I love it when companies throw in a nice software bundle with their hardware products. In this regard, I find PreSonus’s offer hard to beat. Not only you get Studio One Artist (a DAW which is a lot more full-featured than any of the “lite” software on the market), but also the excellent Studio Magic suite.
The 2021 Studio Magic includes Ableton Live Lite, tutorials from Melodics, sound libraries from Ghost Hack, 7 virtual instruments, and 9 effects plug-ins in VST, AU, and AAX formats to use in Studio One 5 Artist or your DAW of choice with a retail value of over $1000 (US).
It would take too long to go through the Studio Magic details, but within the bundle, you’ll find top-notch stuff such as Output Movement (one of my favorite plugins), the Arturia Analog Lab Intro, SPL and Brainworx stuff, Native Instruments Replika, iZotope Neutron Elements, and more.
Apple M1 Compatibility – Is The Studio 26c Compatible With Your Shiny New Mac M1 (and Big Sur)?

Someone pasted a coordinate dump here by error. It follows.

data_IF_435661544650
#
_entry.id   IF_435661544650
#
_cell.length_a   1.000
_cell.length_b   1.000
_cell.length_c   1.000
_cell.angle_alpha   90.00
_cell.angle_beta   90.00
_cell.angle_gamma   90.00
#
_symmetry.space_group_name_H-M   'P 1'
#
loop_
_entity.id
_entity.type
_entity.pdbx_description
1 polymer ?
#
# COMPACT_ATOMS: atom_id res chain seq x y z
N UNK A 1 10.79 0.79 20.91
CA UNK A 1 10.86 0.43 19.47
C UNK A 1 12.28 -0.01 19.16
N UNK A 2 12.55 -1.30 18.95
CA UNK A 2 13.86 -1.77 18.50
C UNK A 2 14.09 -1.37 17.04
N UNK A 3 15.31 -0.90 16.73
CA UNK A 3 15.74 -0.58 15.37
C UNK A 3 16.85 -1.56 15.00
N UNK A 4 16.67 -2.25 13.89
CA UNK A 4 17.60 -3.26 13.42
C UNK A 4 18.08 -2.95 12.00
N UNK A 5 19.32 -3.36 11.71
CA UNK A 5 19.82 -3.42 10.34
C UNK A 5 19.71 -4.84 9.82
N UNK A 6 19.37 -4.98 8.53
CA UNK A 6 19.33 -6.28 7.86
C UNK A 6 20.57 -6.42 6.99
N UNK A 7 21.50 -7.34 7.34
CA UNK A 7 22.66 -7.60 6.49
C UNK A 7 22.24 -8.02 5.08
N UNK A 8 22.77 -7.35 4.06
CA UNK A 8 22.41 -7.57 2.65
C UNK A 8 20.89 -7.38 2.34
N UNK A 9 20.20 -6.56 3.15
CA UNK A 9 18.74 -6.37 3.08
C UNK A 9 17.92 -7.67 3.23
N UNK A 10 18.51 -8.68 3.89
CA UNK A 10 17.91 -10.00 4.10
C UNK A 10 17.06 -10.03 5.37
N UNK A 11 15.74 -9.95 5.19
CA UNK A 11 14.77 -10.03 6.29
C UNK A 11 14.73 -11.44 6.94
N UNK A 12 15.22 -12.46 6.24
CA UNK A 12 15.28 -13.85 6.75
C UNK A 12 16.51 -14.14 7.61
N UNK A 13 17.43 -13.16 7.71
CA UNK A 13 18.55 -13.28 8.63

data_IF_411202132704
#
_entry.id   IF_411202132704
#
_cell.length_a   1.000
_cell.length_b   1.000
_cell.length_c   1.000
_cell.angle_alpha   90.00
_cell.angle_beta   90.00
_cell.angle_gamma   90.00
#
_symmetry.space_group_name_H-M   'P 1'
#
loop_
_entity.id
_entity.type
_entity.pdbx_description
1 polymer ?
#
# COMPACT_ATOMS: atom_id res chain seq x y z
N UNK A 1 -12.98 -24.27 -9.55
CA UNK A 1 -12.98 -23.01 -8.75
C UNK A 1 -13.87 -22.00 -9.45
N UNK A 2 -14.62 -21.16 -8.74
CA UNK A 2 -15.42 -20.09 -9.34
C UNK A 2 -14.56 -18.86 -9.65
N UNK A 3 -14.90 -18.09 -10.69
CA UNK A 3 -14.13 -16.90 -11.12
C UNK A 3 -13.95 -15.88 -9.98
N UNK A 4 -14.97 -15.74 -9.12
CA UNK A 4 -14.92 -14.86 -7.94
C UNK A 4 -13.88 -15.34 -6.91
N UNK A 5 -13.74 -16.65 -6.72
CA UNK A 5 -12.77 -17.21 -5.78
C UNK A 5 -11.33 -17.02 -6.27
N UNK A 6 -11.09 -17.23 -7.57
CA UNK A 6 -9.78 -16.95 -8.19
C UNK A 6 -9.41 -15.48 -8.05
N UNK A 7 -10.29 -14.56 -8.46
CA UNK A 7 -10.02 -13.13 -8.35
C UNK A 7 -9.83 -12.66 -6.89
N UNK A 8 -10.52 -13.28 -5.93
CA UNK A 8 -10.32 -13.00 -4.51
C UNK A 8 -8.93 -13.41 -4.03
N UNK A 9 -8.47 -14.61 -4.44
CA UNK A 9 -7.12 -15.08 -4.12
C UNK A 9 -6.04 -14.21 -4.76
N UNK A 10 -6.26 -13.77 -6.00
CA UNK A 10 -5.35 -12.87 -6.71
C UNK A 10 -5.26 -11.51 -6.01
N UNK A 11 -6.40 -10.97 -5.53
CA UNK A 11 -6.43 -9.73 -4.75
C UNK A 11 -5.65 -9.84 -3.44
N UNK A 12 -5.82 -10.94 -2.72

In one word, yes! Personally, I haven’t jumped on the M1 bandwagon yet, but PreSonus has recently updated its support pages with this important announcement. Here are the most relevant bits, regarding Studio One and the USB audio interfaces:
Studio One 5.2 release on March 9, 2021 is compatible with M1 Macs running Rosetta. Native support is still forthcoming, yet you can reliably use Studio One with the latest release on M1 series Macs.
The Studio USB audio interface series (including the Studio 26c) are now supported with Universal Control 3.4.2 with Apple Silicon Macs running macOS 11 (Big Sur) released March 23, 2021.
I think PreSonus did a great job with the Studio 26c. It’s not the newest or fanciest piece of audio technology you can find on the market – it was introduced in Q2 2019, and it’s essentially an ‘upgraded’ USB 2 unit with a USB C connection. Don’t be fooled by specs though. Fanboys always gotta have the latest and the greatest, but often that doesn’t mean much when it comes to audio gear. Trust me, if you’re looking for a quality, affordable and compact 2-channels interface, the Studio 26c should definitely be on your list.